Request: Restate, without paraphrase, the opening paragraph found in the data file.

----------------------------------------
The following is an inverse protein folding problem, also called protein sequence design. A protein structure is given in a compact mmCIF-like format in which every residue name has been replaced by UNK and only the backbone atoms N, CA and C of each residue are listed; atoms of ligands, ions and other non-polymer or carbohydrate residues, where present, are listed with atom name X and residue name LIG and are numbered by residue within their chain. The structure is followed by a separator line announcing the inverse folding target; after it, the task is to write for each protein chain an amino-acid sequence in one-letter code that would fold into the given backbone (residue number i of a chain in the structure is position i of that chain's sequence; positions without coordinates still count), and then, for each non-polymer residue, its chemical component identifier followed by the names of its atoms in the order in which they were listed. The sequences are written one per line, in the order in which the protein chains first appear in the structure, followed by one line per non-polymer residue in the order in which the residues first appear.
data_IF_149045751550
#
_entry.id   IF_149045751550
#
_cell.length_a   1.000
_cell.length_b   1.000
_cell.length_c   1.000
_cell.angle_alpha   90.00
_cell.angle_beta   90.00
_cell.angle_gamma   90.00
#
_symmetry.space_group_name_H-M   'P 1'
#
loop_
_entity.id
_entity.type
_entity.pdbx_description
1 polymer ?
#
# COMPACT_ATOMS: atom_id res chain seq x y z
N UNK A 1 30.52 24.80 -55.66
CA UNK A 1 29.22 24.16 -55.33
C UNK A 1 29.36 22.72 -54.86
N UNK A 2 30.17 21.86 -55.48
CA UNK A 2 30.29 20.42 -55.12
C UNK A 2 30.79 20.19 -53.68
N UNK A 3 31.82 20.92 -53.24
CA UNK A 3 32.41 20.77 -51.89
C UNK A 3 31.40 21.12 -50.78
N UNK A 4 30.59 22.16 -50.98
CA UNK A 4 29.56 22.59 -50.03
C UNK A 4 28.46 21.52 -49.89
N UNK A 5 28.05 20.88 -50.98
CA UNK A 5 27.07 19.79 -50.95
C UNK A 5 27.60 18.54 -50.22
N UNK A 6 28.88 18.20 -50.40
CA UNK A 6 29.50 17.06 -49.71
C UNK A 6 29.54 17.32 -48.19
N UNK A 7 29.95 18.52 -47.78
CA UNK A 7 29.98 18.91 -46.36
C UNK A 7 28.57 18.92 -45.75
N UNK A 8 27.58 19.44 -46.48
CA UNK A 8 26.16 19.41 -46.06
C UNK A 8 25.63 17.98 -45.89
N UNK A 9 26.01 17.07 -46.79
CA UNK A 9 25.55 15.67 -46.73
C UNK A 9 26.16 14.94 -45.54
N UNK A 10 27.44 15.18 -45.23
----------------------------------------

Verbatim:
The following is an inverse protein folding problem, also called protein sequence design. A protein structure is given in a compact mmCIF-like format in which every residue name has been replaced by UNK and only the backbone atoms N, CA and C of each residue are listed; atoms of ligands, ions and other non-polymer or carbohydrate residues, where present, are listed with atom name X and residue name LIG and are numbered by residue within their chain. The structure is followed by a separator line announcing the inverse folding target; after it, the task is to write for each protein chain an amino-acid sequence in one-letter code that would fold into the given backbone (residue number i of a chain in the structure is position i of that chain's sequence; positions without coordinates still count), and then, for each non-polymer residue, its chemical component identifier followed by the names of its atoms in the order in which they were listed. The sequences are written one per line, in the order in which the protein chains first appear in the structure, followed by one line per non-polymer residue in the order in which the residues first appear.